Archie Mayo (29 January 1891, New York City – 4 December 1968, Guadalajara, Mexico) was a movie director and stage actor who moved to Hollywood in 1915 and began working as a director in 1917.
His films include Is Everybody Happy? (1929) with Ted Lewis, Night After Night (1932) with Mae West, The Doorway to Hell (1930) with James Cagney and Lew Ayres, Convention City (1933) with Joan Blondell, The Mayor of Hell (1933) with James Cagney, The Petrified Forest (1936) with Bette Davis and Humphrey Bogart, and The Adventures of Marco Polo (1938) with Gary Cooper.
Mayo retired in 1946, shortly after completing A Night in Casablanca with the Marx Brothers and Angel on My Shoulder with Paul Muni, Anne Baxter, and Claude Rains.
Mayo has a star on the Hollywood Walk of Fame. He is interred in the Hollywood Forever Cemetery, Hollywood, CA. —Wikipedia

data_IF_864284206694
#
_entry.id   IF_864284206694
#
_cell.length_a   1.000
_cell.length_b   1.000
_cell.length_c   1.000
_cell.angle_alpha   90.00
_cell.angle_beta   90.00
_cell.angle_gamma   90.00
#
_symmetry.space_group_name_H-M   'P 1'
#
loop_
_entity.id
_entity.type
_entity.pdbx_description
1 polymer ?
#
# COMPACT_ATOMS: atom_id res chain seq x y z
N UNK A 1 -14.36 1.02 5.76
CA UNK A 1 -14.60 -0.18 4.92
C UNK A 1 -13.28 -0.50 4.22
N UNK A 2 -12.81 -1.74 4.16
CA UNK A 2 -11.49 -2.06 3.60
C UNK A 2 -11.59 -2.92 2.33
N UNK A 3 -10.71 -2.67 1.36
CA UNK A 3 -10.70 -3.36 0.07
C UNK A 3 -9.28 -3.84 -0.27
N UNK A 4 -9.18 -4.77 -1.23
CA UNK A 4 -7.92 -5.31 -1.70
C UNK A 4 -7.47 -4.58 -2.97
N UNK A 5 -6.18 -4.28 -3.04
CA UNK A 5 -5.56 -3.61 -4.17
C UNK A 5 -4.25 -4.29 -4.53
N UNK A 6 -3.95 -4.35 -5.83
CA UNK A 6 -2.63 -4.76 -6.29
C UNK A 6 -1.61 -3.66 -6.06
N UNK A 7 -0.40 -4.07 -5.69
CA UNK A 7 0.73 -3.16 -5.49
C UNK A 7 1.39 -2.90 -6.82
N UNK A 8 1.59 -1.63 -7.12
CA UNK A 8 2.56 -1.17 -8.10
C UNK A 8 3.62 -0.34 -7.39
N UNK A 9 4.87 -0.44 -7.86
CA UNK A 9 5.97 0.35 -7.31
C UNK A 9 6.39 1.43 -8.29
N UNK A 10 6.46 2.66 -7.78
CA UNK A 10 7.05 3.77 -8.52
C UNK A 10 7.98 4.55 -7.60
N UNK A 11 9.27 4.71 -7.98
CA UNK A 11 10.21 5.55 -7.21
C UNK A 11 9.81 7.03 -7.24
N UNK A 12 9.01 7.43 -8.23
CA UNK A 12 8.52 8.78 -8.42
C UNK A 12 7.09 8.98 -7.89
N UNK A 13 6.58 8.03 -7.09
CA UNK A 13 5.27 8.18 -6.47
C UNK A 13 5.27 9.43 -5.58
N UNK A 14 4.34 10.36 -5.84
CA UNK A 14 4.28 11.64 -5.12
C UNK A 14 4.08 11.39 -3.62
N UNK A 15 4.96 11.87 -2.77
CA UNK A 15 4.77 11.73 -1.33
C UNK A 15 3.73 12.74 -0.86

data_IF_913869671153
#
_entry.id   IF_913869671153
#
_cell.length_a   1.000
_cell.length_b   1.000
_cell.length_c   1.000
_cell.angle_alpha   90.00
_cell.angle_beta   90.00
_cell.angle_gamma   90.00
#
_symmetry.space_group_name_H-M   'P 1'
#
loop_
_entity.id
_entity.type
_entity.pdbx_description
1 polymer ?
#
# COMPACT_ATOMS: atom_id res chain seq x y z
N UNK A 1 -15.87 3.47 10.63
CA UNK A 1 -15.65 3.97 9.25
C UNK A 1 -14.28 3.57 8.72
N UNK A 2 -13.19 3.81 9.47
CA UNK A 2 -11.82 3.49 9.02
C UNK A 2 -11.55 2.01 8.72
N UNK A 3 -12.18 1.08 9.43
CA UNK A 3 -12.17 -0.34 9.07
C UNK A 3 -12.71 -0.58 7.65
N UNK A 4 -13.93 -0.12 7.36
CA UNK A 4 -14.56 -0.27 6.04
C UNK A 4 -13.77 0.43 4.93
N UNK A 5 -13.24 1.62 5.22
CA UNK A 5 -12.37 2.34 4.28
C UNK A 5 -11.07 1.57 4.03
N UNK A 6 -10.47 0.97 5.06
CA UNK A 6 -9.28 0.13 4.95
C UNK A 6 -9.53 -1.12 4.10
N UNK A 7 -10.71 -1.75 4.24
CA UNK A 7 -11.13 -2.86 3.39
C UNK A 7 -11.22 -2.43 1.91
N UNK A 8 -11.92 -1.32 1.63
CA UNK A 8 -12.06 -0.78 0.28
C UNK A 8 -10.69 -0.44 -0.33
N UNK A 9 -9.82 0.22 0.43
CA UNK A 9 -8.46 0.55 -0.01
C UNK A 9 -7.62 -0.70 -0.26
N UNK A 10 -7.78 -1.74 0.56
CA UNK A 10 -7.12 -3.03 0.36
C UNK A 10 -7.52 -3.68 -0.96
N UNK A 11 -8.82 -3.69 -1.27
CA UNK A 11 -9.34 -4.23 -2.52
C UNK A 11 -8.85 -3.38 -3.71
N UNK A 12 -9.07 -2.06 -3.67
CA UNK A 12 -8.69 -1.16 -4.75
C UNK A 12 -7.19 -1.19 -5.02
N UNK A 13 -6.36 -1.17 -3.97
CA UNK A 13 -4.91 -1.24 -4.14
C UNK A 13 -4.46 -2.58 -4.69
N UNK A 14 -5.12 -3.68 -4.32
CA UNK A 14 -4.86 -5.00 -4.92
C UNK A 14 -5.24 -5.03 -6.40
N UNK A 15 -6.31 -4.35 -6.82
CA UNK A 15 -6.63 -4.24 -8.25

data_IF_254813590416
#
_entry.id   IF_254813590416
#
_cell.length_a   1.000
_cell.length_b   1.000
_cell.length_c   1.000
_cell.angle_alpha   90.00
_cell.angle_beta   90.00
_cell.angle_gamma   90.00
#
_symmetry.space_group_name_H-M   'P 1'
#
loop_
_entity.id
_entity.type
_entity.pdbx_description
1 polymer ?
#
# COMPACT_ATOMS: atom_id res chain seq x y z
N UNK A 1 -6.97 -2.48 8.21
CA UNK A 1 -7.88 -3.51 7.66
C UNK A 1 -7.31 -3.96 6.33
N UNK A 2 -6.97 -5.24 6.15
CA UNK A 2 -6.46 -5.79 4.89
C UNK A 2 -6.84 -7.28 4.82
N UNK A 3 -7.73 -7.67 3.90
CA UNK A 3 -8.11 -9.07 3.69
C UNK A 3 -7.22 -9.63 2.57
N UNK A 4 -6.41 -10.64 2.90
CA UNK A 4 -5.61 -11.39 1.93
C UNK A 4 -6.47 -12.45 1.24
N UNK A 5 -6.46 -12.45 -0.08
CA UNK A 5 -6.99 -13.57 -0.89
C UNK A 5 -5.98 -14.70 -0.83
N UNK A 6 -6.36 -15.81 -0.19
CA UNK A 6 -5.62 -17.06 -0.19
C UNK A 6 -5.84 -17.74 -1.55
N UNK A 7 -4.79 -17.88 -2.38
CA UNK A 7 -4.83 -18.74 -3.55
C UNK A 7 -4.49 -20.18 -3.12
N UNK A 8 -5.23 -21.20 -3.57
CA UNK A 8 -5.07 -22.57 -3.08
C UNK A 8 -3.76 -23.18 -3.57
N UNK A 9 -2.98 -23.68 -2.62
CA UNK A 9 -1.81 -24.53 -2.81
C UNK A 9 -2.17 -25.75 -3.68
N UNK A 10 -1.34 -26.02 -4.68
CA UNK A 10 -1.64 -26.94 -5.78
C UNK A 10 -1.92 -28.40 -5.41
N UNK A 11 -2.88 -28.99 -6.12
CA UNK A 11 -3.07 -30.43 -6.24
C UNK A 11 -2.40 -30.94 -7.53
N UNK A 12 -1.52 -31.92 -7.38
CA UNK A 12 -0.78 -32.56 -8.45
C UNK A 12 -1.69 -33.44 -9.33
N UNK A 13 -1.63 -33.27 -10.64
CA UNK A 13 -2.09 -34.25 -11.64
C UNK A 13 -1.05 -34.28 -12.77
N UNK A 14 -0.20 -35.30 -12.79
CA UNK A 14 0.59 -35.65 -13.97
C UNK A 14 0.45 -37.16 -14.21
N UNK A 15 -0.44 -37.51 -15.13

Michael Curtiz was one of Hollywood’s most prolific and colorful directors. Born to a well-to-do Jewish family in Budapest, he ran away from home at age 17 to join a circus, then trained for an acting career at the Royal Academy for Theater and Art. He worked as a leading man at the Hungarian Theatre before directing stage plays and then films. His first cinematic effort was Az Utolsó Bohém (1912), which was also the first feature-length film ever made in Hungary. Curtiz soon moved on to the more progressive Danish film industry, returning to his homeland in 1914 and serving a year in the Austro-Hungarian infantry before resuming his film career. While it may be arguable that Curtiz was Hungary’s finest director, he was certainly its busiest, making no fewer than 14 films in 1917, most of which starred his first wife, actress Lucy Dorraine. When the Hungarian film industry was nationalized by the new communist government in 1919, Curtiz packed his bags and headed for Sweden… read more